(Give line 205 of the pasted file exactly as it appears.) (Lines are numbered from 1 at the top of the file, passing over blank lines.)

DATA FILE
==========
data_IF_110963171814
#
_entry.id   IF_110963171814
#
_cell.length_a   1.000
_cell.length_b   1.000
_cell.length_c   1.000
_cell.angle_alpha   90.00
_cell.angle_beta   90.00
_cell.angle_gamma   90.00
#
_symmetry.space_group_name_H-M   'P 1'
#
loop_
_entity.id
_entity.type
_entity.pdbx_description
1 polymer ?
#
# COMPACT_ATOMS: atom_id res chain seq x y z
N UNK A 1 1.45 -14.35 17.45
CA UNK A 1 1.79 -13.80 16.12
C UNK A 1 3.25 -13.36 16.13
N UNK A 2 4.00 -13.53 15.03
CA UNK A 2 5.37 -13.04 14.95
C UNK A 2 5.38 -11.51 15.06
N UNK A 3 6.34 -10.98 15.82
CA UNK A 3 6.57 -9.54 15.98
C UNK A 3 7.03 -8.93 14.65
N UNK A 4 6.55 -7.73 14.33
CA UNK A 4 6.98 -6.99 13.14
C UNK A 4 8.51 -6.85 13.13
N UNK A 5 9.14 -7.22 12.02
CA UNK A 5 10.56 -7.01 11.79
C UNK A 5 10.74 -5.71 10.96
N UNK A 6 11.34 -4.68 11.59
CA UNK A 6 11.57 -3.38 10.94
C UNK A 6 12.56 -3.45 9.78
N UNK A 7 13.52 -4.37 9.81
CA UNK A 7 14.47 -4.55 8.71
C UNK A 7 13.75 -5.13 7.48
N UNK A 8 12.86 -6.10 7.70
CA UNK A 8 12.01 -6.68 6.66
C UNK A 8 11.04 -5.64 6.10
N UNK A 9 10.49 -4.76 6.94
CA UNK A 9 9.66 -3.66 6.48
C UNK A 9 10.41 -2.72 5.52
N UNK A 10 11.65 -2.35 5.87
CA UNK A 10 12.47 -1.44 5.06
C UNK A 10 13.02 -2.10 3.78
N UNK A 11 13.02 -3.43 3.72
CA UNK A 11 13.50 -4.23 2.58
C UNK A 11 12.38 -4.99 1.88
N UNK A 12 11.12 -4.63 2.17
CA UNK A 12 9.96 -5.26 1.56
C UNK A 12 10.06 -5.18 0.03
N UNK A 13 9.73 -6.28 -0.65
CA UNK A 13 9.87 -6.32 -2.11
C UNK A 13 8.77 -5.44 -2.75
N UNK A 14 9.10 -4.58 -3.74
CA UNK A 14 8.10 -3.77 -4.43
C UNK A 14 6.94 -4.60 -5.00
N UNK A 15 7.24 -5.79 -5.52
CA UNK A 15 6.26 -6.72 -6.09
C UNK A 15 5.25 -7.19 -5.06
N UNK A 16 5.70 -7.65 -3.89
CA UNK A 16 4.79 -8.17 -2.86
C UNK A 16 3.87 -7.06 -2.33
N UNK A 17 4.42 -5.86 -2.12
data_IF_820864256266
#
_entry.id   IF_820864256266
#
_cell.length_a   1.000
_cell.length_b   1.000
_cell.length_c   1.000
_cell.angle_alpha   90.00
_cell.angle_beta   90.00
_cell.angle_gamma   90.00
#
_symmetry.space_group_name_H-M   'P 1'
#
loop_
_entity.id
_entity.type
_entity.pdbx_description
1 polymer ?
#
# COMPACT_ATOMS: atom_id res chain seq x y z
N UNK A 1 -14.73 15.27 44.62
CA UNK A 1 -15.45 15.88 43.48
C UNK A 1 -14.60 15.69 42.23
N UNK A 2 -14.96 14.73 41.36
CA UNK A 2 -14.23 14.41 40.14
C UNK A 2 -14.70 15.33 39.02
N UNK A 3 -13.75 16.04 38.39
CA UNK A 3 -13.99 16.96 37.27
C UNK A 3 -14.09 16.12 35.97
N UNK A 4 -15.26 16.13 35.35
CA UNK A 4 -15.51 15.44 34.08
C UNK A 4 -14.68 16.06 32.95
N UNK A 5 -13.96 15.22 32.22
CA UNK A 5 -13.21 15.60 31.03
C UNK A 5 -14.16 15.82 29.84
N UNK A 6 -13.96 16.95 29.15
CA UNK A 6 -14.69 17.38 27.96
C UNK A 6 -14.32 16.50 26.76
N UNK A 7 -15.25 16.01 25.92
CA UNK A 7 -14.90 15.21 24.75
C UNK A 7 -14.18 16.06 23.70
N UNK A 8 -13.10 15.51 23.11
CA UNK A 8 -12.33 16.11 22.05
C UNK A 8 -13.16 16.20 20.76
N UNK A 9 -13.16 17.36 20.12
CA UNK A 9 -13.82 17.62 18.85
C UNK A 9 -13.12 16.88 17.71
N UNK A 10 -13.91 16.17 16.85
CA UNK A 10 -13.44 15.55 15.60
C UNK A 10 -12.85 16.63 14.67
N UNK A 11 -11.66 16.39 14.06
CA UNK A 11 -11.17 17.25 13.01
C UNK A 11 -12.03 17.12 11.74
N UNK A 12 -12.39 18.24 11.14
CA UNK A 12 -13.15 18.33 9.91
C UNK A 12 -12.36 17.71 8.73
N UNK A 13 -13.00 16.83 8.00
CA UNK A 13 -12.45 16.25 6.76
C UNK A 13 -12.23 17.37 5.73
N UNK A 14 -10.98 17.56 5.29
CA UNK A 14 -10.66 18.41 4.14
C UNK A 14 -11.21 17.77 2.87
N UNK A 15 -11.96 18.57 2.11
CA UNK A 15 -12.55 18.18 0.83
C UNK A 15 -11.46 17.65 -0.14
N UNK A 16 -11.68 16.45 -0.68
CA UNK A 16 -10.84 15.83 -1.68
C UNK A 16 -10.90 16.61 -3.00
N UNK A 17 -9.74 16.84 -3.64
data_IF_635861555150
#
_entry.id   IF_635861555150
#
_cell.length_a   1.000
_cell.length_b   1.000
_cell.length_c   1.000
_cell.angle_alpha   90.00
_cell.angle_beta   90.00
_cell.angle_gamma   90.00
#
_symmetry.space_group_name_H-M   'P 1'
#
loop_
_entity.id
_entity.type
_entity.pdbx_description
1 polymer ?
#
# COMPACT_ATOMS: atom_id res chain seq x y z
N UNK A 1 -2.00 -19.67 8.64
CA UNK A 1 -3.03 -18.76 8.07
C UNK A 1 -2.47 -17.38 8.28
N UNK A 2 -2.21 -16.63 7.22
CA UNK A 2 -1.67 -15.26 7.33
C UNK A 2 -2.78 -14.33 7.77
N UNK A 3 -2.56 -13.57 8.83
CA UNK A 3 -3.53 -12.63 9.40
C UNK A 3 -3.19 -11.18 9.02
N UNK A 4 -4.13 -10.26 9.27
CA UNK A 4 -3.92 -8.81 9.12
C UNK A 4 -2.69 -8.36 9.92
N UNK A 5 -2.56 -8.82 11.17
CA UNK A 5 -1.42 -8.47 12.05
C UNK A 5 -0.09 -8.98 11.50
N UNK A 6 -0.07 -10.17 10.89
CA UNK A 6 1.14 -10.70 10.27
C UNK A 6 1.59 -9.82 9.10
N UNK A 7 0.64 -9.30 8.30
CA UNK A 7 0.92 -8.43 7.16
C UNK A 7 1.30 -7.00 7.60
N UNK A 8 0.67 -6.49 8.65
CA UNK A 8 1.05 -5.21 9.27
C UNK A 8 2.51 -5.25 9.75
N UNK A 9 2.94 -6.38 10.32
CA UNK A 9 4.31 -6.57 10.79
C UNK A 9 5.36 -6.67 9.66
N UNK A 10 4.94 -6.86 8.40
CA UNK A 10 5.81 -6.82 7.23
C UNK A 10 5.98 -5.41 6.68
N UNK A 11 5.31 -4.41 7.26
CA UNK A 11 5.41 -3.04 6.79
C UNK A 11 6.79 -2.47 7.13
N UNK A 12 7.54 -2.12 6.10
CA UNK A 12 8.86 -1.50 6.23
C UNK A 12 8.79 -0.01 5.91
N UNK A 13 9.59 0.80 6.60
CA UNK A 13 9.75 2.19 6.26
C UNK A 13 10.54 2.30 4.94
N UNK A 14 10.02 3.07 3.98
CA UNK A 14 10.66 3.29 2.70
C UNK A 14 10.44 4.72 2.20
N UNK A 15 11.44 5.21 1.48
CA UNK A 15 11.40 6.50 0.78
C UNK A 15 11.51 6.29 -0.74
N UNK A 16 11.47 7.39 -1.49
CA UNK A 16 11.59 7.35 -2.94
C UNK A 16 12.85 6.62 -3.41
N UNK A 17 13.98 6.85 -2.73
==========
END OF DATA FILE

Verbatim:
CA UNK A 16 11.59 7.35 -2.94